Monday, December 1, 2008

The Declaration of Arbroath

The Declaration of Arbroath

The Declaration of Arbroath is probably the most famous document issued from Scotland during the Medieval period. Even today the words of the Declaration echo down through history as a rallying call for Scottish Nationalists. The Declaration was issued in April 1320 and was written by Bernard de Linton, Abbot at the Tironesian Abbey at Arbroath. The Declaration is a letter, drafted at the behest of the Scottish Nobility in an attempt to justify the Kingship of Robert I. At the time, Robert was Excommunicate as he had murdered his rival for the throne John Comyn in a church. The Declaration states that Robert has freed Scotland from English rule but if he should be negligent in keeping the English out or even invites them in then he will be replaced. The text of the Declaration is reproduced below.

To the most Holy Father and Lord in Christ, the Lord John, by divine providence Supreme Pontiff of the Holy Roman and Universal Church, his humble and devout sons Duncan, Earl of Fife, Thomas Randolph, Earl of Moray, Lord of Man and of Annandale, Patrick Dunbar, Earl of March, Malise, Earl of Strathearn, Malcolm, Earl of Lennox, William, Earl of Ross, Magnus, Earl of Caithness and Orkney, and William, Earl of Sutherland; Walter, Steward of Scotland, William Soules, Butler of Scotland, James, Lord of Douglas, Roger Mowbray, David, Lord of Brechin, David Graham, Ingram Umfraville, John Menteith, guardian of the earldom of Menteith, Alexander Fraser, Gilbert Hay, Constable of Scotland, Robert Keith, Marischal of Scotland, Henry St Clair, John Graham, David Lindsay, William Oliphant, Patrick Graham, John Fenton, William Abernethy, David Wemyss, William Mushet, Fergus of Ardrossan, Eustace Maxwell, William Ramsay, William Mowat, Alan Murray, Donald Campbell, John Cameron, Reginald CheyneAlexander Seton, Andrew Leslie, and Alexander Straiton, and the other barons and freeholders and the whole community of the realm of Scotland send all manner of filial reverence, with devout kisses of his blessed feet.

Most Holy Father and Lord, we know and from the chronicles and books of the ancients we find that among other famous nations our own, the Scots, has been graced with widespread renown. They journeyed from Greater Scythia by way of the Tyrrhenian Sea and the Pillars of Hercules, and dwelt for a long course of time in Spain among the most savage tribes, but nowhere could they be subdued by any race, however barbarous. Thence they came, twelve hundred years after the people of Israel crossed the Red Sea, to their home in the west where they still live today. The Britons they first drove out, the Picts they utterly destroyed, and, even though very often assailed by the Norwegians, the Danes and the English, they took possession of that home with many victories and untold efforts; and, as the historians of old time bear witness, they have held it free of all bondage ever since. In their kingdom there have reigned one hundred and thirteen kings of their own royal stock, the line unbroken a single foreigner.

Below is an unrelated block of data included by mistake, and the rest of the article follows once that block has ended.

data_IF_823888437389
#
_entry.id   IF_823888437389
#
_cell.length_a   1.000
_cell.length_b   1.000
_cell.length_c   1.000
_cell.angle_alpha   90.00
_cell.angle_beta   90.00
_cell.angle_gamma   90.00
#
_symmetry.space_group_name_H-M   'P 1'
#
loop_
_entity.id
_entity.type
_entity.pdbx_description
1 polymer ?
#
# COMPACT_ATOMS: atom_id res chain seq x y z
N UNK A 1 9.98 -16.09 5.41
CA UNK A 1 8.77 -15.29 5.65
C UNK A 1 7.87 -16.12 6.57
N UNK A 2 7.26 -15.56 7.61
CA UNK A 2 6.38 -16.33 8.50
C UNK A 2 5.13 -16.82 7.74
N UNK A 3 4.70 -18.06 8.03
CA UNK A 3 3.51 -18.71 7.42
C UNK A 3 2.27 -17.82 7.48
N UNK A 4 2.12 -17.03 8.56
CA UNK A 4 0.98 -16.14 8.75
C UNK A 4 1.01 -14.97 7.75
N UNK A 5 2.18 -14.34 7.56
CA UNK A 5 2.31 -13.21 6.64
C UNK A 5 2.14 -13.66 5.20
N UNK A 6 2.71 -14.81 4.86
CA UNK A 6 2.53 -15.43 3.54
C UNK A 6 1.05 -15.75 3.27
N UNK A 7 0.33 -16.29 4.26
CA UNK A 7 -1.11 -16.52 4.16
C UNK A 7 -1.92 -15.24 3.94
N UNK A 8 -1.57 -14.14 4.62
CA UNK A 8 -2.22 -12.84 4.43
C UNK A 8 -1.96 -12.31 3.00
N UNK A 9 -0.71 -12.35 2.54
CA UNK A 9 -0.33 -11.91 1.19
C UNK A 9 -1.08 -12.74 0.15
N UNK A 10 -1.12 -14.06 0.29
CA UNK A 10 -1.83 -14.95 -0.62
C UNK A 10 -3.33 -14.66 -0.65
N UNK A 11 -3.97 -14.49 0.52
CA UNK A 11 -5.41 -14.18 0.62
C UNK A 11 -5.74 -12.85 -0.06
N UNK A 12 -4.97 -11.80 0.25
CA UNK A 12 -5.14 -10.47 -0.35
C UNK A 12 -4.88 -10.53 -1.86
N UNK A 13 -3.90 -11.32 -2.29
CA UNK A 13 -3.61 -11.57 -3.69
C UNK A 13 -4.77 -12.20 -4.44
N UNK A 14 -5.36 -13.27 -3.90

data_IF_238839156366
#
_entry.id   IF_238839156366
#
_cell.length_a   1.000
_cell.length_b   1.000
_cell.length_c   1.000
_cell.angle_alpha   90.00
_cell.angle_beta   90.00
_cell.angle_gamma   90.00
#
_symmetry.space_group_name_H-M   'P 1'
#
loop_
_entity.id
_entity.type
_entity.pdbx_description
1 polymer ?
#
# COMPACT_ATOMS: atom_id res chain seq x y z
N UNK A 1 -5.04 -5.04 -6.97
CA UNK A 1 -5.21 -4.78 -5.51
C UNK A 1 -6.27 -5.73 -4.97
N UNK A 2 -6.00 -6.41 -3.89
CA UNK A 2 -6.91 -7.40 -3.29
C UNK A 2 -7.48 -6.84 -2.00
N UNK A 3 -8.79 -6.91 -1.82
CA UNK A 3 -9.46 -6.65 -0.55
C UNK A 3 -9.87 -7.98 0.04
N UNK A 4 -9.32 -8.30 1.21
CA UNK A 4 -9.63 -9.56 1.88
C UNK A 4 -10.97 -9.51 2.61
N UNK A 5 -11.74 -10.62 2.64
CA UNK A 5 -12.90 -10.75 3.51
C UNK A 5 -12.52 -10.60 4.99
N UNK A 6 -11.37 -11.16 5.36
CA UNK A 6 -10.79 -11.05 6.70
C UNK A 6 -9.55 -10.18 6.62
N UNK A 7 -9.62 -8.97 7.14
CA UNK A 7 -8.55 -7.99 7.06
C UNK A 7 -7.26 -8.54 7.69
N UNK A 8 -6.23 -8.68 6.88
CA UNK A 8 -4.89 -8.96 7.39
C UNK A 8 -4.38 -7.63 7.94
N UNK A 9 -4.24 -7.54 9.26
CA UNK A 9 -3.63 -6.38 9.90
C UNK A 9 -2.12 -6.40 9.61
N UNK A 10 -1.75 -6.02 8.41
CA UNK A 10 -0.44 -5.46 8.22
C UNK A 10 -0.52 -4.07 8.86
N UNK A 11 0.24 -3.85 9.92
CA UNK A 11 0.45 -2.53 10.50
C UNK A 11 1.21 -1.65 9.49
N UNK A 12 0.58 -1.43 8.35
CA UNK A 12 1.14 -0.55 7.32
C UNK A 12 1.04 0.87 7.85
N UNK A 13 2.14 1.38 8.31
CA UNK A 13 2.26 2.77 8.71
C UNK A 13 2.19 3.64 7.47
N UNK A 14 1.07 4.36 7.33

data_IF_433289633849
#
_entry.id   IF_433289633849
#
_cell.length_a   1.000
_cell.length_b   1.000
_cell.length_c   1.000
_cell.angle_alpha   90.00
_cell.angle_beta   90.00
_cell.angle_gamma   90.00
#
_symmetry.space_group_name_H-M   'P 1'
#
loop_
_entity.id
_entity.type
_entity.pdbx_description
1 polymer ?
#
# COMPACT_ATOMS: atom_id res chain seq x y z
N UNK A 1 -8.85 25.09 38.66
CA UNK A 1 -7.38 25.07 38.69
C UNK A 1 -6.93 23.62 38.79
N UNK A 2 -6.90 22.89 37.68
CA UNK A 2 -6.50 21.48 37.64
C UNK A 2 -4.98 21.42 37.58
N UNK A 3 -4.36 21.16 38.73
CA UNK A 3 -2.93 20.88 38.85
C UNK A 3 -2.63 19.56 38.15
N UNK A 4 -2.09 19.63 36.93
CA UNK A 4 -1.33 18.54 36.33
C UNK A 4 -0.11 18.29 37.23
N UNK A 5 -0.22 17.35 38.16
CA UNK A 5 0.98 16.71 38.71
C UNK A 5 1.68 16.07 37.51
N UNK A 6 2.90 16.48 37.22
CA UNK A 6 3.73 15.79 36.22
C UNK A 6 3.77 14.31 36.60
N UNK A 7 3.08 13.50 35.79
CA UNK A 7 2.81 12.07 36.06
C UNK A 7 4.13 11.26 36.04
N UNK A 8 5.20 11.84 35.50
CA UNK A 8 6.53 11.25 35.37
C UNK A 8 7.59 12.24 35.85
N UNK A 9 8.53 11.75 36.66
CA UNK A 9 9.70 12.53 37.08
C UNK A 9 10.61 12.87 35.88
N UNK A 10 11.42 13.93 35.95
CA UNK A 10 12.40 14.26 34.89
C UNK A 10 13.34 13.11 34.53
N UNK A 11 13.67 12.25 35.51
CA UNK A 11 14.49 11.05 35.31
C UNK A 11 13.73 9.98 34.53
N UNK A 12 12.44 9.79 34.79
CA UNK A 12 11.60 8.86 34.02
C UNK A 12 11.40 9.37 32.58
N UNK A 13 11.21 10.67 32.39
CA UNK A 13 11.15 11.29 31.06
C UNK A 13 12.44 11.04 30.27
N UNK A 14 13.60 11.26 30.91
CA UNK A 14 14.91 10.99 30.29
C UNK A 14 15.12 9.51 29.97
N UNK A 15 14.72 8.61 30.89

The high qualities and deserts of these people, were they not otherwise manifest, gain glory enough from this: that the King of kings and Lord of lords, our Lord Jesus Christ, after His Passion and Resurrection, called them, even though settled in the uttermost parts of the earth, almost the first to His most holy faith. Nor would He have them confirmed in that faith by merely anyone but by the first of His Apostles -- by calling, though second or third in rank -- the most gentle Saint Andrew, the Blessed Peter's brother, and desired him to keep them under his protection as their patron forever.

The Most Holy Fathers your predecessors gave careful heed to these things and bestowed many favours and numerous privileges on this same kingdom and people, as being the special charge of the Blessed Peter's brother. Thus our nation under their protection did indeed live in freedom and peace up to the time when that mighty prince the King of the English, Edward, the father of the one who reigns today, when our kingdom had no head and our people harboured no malice or treachery and were then unused to wars or invasions, came in the guise of a friend and ally to harass them as an enemy. The deeds of cruelty, massacre, violence, pillage, arson, imprisoning prelates, burning down monasteries, robbing and killing monks and nuns, and yet other outrages without number which he committed against our people, sparing neither age nor sex, religion nor rank, no one could describe nor fully imagine unless he had seen them with his own eyes.